This means, you just created a Docker Host using the VirtualBox provider and the name “dev”. Now you need to find out on which IP address the host is running.
docker-machine ip
If you want to configure your environment variables, needed by the client more easy, just use the following command:
docker-machine env dev
export DOCKER_CERT_PATH="C:\\Users\\markus\\.docker\\machine\\machines\\dev"
export DOCKER_HOST=tcp://
Which outputs the Linux version of environment variable definition. All you have to do is to change the "export" keyword to "set", remove the " and the double back-slashes and you are ready to go.
C:\Users\markus\Downloads>set DOCKER_TLS_VERIFY=1
C:\Users\markus\Downloads>set DOCKER_CERT_PATH=C:\Users\markus\.docker\machine\machines\dev
C:\Users\markus\Downloads>set DOCKER_HOST=tcp://

Time to test our Docker Client
And here we go now run WildFly on your freshly created host:

docker run -it -p 8080:8080 jboss/wildfly
Watch the container being downloaded and check, that it is running by redirecting your browser to

Congratulations on having setup your very first docker host with Maschine on Windows.

Tuesday, May 5, 2015

Red Hat is now a Strategic Eclipse Member

14:56 Tuesday, May 5, 2015 Posted by Markus Eisele
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The Eclipse Foundation announced today, that Red Hat has become a strategic member of the Eclipse Foundation. Red Hat has been a long-time solution member of the Eclipse Foundation and actively involved in the Eclipse open source community. As a new strategic member, Red Hat will take a seat on the Board of Directors of the Eclipse Foundation, strengthening its support of the Foundation.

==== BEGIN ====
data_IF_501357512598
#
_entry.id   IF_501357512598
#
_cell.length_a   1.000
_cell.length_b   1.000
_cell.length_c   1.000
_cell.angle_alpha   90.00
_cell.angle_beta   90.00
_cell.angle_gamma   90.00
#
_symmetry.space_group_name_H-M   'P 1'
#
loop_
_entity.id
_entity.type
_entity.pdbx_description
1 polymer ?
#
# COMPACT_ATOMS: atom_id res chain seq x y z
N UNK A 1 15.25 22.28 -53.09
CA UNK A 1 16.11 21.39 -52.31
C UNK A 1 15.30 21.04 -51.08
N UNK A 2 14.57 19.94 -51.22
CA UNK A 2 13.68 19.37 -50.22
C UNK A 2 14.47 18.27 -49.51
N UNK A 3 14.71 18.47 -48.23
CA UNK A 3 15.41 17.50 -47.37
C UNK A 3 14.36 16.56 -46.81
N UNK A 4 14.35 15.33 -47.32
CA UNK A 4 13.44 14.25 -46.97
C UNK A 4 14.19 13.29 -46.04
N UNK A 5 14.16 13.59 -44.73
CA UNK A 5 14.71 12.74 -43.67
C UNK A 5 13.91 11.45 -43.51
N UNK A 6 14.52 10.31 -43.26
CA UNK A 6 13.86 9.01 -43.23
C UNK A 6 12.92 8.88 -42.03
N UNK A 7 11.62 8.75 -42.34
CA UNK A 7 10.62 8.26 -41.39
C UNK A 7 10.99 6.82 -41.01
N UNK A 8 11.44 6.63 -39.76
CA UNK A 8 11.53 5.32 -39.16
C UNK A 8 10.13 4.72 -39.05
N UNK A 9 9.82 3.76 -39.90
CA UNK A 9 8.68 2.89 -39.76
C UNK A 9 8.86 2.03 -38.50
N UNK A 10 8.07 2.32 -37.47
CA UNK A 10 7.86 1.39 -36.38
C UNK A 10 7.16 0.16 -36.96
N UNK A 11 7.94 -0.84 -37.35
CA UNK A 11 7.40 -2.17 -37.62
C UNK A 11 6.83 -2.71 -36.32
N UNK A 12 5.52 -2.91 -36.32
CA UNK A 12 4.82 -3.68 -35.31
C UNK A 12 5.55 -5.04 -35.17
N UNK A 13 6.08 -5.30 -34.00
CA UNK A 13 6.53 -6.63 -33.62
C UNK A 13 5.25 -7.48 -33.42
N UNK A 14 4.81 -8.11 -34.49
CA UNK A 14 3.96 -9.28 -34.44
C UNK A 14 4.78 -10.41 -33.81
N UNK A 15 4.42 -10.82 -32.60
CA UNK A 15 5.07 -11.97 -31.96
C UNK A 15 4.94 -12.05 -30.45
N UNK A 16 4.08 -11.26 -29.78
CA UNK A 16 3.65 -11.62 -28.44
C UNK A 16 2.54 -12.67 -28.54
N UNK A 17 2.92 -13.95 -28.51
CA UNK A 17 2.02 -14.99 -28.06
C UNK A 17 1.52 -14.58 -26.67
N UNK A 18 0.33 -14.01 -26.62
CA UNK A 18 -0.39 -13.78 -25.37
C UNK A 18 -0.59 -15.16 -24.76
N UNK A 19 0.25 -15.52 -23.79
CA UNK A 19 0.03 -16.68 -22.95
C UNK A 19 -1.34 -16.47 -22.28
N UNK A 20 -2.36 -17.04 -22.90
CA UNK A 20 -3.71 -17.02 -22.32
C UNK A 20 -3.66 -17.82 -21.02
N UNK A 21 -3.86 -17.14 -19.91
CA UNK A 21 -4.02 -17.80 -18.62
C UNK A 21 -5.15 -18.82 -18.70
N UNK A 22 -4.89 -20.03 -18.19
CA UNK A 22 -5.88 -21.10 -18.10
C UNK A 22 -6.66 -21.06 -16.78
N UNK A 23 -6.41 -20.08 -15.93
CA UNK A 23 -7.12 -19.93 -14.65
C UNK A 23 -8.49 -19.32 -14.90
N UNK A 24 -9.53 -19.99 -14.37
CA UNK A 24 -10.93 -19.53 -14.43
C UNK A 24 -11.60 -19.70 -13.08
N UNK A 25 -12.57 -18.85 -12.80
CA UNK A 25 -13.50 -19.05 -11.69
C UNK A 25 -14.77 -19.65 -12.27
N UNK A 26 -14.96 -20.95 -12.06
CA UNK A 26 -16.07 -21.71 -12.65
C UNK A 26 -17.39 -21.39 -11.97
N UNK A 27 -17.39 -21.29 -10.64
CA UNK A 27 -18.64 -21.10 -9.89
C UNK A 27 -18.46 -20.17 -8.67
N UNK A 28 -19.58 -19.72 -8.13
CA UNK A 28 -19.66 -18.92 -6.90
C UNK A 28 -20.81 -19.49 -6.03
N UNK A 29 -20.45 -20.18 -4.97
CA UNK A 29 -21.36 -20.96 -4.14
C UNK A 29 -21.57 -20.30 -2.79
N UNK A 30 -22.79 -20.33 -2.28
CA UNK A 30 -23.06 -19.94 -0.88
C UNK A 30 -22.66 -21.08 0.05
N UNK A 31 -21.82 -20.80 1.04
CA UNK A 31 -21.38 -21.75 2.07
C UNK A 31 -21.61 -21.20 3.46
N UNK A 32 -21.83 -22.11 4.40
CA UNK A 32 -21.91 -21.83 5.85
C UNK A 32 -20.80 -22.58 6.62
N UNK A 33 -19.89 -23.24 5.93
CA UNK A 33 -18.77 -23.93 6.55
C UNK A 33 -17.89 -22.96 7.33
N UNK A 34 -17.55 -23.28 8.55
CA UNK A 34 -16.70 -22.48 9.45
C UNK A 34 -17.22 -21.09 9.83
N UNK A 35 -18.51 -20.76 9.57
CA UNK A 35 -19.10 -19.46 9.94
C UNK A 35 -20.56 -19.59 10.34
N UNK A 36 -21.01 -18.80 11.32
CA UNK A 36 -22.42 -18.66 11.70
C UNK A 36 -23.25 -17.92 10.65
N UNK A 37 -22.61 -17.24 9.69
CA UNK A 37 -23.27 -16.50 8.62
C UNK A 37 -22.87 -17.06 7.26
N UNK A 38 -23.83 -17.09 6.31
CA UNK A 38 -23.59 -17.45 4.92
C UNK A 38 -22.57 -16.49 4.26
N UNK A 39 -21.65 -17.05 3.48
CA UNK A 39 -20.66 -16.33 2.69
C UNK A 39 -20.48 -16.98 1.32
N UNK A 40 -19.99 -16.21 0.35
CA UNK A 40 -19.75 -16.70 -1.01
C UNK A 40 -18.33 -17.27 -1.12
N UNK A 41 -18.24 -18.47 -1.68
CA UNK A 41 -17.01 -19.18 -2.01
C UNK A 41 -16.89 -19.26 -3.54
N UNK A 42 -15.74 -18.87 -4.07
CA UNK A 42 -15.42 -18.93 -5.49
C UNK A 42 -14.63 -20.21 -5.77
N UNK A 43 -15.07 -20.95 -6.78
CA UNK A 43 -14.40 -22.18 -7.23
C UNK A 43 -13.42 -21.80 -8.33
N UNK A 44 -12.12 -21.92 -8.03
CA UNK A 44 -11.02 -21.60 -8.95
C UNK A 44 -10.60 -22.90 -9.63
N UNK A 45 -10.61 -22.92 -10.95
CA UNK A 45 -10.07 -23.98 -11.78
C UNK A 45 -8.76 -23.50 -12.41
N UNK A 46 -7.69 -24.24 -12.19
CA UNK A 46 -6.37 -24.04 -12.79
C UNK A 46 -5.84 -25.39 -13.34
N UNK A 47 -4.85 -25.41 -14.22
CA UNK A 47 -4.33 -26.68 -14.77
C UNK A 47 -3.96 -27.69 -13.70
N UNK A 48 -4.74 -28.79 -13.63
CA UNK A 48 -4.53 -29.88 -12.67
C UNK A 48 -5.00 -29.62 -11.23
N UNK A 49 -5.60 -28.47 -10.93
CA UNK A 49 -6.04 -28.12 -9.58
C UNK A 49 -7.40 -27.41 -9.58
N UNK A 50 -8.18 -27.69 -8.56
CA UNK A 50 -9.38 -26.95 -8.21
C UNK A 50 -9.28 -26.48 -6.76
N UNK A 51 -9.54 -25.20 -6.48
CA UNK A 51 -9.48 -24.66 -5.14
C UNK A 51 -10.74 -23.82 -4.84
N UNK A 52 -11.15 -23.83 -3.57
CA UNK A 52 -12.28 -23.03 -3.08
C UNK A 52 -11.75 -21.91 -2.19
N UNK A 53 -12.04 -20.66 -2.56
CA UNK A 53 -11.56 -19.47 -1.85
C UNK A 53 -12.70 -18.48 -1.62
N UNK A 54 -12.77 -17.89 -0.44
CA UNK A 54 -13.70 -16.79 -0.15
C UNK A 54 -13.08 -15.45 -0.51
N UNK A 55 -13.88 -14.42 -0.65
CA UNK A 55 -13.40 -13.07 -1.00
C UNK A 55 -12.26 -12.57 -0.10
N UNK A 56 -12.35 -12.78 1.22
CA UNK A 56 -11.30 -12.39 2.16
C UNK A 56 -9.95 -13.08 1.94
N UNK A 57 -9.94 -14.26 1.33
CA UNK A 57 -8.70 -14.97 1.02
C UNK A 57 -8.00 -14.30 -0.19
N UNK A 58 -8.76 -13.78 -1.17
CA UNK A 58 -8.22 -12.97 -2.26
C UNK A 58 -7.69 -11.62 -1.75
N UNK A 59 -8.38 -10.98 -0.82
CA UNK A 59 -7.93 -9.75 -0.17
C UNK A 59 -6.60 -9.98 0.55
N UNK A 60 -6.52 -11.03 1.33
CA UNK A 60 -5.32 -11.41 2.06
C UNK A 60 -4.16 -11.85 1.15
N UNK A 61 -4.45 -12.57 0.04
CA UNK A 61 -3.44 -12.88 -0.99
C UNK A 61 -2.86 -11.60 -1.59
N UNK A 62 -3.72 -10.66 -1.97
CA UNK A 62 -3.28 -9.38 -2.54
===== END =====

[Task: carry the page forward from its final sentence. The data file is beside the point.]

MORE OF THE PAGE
What Does That Really Mean?
The Eclipse Foundation knows several different types of memberships with different levels of commitment. We've always been active in contributing and officially a solution member since some time. While the solution member commitment was very limited, the new Strategic Developer membership allows us to be seen as a major contributor to technology to Eclipse. One main point here is, that we will have at least eight developers assigned full time to developing Eclipse technology and will be represented on the Eclipse Foundation Board of Directors allowing them direct influence over the strategic direction of Eclipse. Strategic members also have a seat on the Eclipse Requirements Council providing input and influence over the themes and priorities over the Eclipse technology.

Eclipse Is An IDE. Why Are We Interested In That?
It is true that flagship product of the Eclipse Foundation is the Eclipse IDE, but Eclipse Foundation actually has a lot of other projects that are not related to Eclipse IDE at all. Red Hat already contributes to a lot of projects and we just recently launched a website with all the details about the membership and the projects, we lead or co-lead on
By becoming strategic developer we also plan to be involved more in how Eclipse IP and Development process works and evolves. Something that become more important to make more effective for fast moving projects to feel better at home at Eclipse.
On top of that Eclipse have a lot of other areas going on which Red Hat are keeping our eye on - especially in the area of web IDE’s and Internet-of-things.

What Is Next?